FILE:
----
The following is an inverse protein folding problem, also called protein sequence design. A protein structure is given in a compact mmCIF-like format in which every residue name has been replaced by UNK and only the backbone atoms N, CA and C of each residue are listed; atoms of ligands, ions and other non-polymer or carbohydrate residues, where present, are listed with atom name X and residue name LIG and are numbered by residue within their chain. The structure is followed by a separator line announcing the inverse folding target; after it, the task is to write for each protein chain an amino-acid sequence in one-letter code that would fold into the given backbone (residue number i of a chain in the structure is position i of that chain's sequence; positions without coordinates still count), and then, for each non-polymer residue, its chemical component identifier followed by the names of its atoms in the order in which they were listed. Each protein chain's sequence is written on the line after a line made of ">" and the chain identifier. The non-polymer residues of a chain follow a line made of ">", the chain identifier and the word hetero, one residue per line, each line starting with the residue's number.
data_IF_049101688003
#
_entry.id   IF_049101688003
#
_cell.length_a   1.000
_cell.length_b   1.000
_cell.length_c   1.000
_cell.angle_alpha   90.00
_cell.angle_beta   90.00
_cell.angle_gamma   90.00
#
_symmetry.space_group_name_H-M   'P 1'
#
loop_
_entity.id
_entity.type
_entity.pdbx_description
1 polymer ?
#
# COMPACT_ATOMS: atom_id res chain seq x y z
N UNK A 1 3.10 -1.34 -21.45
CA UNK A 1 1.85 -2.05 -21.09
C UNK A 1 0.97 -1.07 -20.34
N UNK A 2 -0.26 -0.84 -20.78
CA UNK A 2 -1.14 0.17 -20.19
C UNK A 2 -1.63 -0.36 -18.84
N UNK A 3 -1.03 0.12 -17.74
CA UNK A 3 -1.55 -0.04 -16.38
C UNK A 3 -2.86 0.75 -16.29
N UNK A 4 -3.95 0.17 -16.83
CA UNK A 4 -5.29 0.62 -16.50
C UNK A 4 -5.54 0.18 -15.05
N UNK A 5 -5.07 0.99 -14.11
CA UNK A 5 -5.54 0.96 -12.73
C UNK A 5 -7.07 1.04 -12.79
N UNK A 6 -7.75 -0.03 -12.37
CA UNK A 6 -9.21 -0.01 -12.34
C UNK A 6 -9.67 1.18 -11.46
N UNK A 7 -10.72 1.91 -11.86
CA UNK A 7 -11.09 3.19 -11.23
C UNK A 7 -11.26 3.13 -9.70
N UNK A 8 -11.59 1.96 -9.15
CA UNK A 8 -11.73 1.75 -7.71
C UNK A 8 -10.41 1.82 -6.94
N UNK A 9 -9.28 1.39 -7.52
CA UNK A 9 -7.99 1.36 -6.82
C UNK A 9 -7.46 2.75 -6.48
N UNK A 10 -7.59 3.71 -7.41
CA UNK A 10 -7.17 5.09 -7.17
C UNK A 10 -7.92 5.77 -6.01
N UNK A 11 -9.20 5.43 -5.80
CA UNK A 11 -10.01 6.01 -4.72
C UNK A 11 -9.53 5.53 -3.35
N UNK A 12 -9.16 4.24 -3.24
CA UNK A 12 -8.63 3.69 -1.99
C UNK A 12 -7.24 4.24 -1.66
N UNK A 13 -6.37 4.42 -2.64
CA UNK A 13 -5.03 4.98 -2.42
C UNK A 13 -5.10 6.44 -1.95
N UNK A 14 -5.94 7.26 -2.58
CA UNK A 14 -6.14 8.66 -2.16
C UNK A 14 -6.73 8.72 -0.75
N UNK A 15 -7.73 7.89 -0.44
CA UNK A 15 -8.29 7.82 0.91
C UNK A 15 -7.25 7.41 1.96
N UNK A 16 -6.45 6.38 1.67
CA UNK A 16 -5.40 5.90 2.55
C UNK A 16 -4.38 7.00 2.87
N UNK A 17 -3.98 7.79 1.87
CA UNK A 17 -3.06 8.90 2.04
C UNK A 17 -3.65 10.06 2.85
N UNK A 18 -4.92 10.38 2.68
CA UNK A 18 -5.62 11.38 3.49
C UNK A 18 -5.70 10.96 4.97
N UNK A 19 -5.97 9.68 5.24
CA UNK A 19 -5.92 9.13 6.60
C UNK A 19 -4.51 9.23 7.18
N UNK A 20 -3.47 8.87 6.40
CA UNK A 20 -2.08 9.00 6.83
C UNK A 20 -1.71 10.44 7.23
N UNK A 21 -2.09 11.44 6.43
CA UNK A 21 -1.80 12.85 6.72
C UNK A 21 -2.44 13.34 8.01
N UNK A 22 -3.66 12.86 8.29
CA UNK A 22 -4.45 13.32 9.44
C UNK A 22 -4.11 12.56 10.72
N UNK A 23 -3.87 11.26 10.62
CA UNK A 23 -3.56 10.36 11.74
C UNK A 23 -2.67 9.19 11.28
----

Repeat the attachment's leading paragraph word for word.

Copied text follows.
The following is an inverse protein folding problem, also called protein sequence design. A protein structure is given in a compact mmCIF-like format in which every residue name has been replaced by UNK and only the backbone atoms N, CA and C of each residue are listed; atoms of ligands, ions and other non-polymer or carbohydrate residues, where present, are listed with atom name X and residue name LIG and are numbered by residue within their chain. The structure is followed by a separator line announcing the inverse folding target; after it, the task is to write for each protein chain an amino-acid sequence in one-letter code that would fold into the given backbone (residue number i of a chain in the structure is position i of that chain's sequence; positions without coordinates still count), and then, for each non-polymer residue, its chemical component identifier followed by the names of its atoms in the order in which they were listed. Each protein chain's sequence is written on the line after a line made of ">" and the chain identifier. The non-polymer residues of a chain follow a line made of ">", the chain identifier and the word hetero, one residue per line, each line starting with the residue's number.